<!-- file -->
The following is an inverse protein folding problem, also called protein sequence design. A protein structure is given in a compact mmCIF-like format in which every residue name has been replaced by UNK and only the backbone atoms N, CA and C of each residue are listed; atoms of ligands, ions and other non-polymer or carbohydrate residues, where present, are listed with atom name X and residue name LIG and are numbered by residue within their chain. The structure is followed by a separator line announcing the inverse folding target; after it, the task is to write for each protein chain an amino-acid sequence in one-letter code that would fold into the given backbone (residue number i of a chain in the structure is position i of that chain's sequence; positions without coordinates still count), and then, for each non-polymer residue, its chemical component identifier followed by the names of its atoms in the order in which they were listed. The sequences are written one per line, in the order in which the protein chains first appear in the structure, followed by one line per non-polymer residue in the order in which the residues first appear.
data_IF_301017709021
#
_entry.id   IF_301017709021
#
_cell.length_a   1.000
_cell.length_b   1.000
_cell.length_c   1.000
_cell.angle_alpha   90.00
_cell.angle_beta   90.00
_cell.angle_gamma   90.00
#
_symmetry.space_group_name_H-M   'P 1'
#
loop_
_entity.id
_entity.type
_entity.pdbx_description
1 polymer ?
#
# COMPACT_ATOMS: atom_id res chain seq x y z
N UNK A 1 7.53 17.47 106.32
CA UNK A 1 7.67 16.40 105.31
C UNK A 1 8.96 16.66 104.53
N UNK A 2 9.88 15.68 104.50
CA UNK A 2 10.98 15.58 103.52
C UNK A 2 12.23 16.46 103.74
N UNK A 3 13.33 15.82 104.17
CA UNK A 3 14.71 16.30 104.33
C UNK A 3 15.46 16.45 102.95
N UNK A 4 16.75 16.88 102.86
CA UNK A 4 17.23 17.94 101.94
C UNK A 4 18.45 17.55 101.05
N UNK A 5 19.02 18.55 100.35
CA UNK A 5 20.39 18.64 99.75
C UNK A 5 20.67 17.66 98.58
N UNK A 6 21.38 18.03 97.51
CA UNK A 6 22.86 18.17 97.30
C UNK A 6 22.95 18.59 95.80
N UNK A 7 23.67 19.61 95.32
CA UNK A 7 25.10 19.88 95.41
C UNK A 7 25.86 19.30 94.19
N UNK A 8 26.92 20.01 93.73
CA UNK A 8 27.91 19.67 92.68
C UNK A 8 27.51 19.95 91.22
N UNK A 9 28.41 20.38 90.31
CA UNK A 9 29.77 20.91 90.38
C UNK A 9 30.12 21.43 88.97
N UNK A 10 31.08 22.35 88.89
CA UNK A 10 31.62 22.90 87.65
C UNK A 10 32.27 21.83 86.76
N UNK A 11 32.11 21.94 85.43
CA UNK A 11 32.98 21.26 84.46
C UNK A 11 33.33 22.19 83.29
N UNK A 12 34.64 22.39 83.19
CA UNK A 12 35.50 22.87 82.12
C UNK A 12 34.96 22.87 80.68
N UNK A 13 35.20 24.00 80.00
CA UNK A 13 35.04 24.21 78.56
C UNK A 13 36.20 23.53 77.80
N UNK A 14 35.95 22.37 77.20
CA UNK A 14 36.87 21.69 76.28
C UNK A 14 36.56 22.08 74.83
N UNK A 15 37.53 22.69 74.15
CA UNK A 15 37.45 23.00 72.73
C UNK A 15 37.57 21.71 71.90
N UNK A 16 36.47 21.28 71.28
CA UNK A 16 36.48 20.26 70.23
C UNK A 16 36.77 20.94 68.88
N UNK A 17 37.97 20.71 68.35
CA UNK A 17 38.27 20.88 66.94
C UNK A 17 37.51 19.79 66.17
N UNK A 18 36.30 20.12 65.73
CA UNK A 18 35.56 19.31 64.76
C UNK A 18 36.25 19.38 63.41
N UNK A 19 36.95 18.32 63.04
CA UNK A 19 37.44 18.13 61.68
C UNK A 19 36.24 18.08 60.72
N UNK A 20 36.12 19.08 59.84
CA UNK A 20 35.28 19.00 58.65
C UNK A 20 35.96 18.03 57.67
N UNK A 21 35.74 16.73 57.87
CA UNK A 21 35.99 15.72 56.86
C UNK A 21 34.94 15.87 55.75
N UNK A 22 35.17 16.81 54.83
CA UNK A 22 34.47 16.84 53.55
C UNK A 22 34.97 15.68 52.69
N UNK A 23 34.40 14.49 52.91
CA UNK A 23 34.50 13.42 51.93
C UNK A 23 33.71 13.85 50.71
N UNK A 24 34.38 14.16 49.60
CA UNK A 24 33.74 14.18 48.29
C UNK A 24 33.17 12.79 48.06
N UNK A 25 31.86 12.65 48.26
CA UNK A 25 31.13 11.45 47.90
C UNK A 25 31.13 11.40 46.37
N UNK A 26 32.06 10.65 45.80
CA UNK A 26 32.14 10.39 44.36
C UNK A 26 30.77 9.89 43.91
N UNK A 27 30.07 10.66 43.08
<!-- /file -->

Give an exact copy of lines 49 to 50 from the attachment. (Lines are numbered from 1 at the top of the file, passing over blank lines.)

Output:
N UNK A 10 31.08 22.35 88.89
CA UNK A 10 31.62 22.90 87.65